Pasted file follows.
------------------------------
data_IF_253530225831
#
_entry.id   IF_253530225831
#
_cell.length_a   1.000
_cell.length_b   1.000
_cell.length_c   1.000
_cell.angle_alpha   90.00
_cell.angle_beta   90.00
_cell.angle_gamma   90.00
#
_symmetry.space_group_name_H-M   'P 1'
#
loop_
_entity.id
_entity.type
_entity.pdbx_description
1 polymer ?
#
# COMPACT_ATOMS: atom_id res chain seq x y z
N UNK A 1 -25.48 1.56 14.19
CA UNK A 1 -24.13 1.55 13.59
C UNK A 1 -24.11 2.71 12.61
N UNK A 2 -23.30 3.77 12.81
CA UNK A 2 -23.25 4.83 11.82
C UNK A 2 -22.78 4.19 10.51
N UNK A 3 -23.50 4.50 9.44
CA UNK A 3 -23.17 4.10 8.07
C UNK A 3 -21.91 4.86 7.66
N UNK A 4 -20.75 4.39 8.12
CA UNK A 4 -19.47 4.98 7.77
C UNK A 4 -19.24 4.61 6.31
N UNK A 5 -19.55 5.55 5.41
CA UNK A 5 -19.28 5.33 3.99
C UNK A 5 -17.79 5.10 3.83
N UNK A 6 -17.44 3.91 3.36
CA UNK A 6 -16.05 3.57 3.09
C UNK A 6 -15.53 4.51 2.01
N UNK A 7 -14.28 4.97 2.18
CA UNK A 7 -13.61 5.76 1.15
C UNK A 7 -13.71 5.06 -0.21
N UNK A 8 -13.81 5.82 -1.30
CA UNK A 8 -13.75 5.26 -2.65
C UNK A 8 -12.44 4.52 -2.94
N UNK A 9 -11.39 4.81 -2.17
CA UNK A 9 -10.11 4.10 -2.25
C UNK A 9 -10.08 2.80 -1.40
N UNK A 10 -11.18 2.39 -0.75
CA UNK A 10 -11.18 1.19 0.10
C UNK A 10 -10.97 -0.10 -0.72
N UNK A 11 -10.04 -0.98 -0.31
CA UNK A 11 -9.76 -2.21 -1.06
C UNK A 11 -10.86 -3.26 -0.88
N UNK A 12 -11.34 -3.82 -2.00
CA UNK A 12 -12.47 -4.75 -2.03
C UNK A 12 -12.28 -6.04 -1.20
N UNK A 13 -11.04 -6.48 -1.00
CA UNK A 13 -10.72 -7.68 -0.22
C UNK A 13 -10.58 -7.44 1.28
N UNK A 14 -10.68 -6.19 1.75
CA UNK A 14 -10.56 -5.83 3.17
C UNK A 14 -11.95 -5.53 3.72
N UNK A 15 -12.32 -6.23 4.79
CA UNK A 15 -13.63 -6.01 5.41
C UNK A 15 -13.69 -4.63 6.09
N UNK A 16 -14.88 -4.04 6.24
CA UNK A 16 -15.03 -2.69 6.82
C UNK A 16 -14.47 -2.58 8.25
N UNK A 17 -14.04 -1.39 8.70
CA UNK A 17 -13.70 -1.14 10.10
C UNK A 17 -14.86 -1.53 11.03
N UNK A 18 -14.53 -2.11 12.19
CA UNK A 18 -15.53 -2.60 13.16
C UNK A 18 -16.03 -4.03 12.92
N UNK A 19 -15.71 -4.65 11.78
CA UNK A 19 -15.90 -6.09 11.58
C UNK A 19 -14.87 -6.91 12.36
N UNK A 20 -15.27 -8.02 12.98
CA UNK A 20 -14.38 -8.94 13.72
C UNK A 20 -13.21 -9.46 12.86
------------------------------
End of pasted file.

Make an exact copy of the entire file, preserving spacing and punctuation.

data_IF_253530225831
#
_entry.id   IF_253530225831
#
_cell.length_a   1.000
_cell.length_b   1.000
_cell.length_c   1.000
_cell.angle_alpha   90.00
_cell.angle_beta   90.00
_cell.angle_gamma   90.00
#
_symmetry.space_group_name_H-M   'P 1'
#
loop_
_entity.id
_entity.type
_entity.pdbx_description
1 polymer ?
#
# COMPACT_ATOMS: atom_id res chain seq x y z
N UNK A 1 -25.48 1.56 14.19
CA UNK A 1 -24.13 1.55 13.59
C UNK A 1 -24.11 2.71 12.61
N UNK A 2 -23.30 3.77 12.81
CA UNK A 2 -23.25 4.83 11.82
C UNK A 2 -22.78 4.19 10.51
N UNK A 3 -23.50 4.50 9.44
CA UNK A 3 -23.17 4.10 8.07
C UNK A 3 -21.91 4.86 7.66
N UNK A 4 -20.75 4.39 8.12
CA UNK A 4 -19.47 4.98 7.77
C UNK A 4 -19.24 4.61 6.31
N UNK A 5 -19.55 5.55 5.41
CA UNK A 5 -19.28 5.33 3.99
C UNK A 5 -17.79 5.10 3.83
N UNK A 6 -17.44 3.91 3.36
CA UNK A 6 -16.05 3.57 3.09
C UNK A 6 -15.53 4.51 2.01
N UNK A 7 -14.28 4.97 2.18
CA UNK A 7 -13.61 5.76 1.15
C UNK A 7 -13.71 5.06 -0.21
N UNK A 8 -13.81 5.82 -1.30
CA UNK A 8 -13.75 5.26 -2.65
C UNK A 8 -12.44 4.52 -2.94
N UNK A 9 -11.39 4.81 -2.17
CA UNK A 9 -10.11 4.10 -2.25
C UNK A 9 -10.08 2.80 -1.40
N UNK A 10 -11.18 2.39 -0.75
CA UNK A 10 -11.18 1.19 0.10
C UNK A 10 -10.97 -0.10 -0.72
N UNK A 11 -10.04 -0.98 -0.31
CA UNK A 11 -9.76 -2.21 -1.06
C UNK A 11 -10.86 -3.26 -0.88
N UNK A 12 -11.34 -3.82 -2.00
CA UNK A 12 -12.47 -4.75 -2.03
C UNK A 12 -12.28 -6.04 -1.20
N UNK A 13 -11.04 -6.48 -1.00
CA UNK A 13 -10.72 -7.68 -0.22
C UNK A 13 -10.58 -7.44 1.28
N UNK A 14 -10.68 -6.19 1.75
CA UNK A 14 -10.56 -5.83 3.17
C UNK A 14 -11.95 -5.53 3.72
N UNK A 15 -12.32 -6.23 4.79
CA UNK A 15 -13.63 -6.01 5.41
C UNK A 15 -13.69 -4.63 6.09
N UNK A 16 -14.88 -4.04 6.24
CA UNK A 16 -15.03 -2.69 6.82
C UNK A 16 -14.47 -2.58 8.25
N UNK A 17 -14.04 -1.39 8.70
CA UNK A 17 -13.70 -1.14 10.10
C UNK A 17 -14.86 -1.53 11.03
N UNK A 18 -14.53 -2.11 12.19
CA UNK A 18 -15.53 -2.60 13.16
C UNK A 18 -16.03 -4.03 12.92
N UNK A 19 -15.71 -4.65 11.78
CA UNK A 19 -15.90 -6.09 11.58
C UNK A 19 -14.87 -6.91 12.36
N UNK A 20 -15.27 -8.02 12.98
CA UNK A 20 -14.38 -8.94 13.72
C UNK A 20 -13.21 -9.46 12.86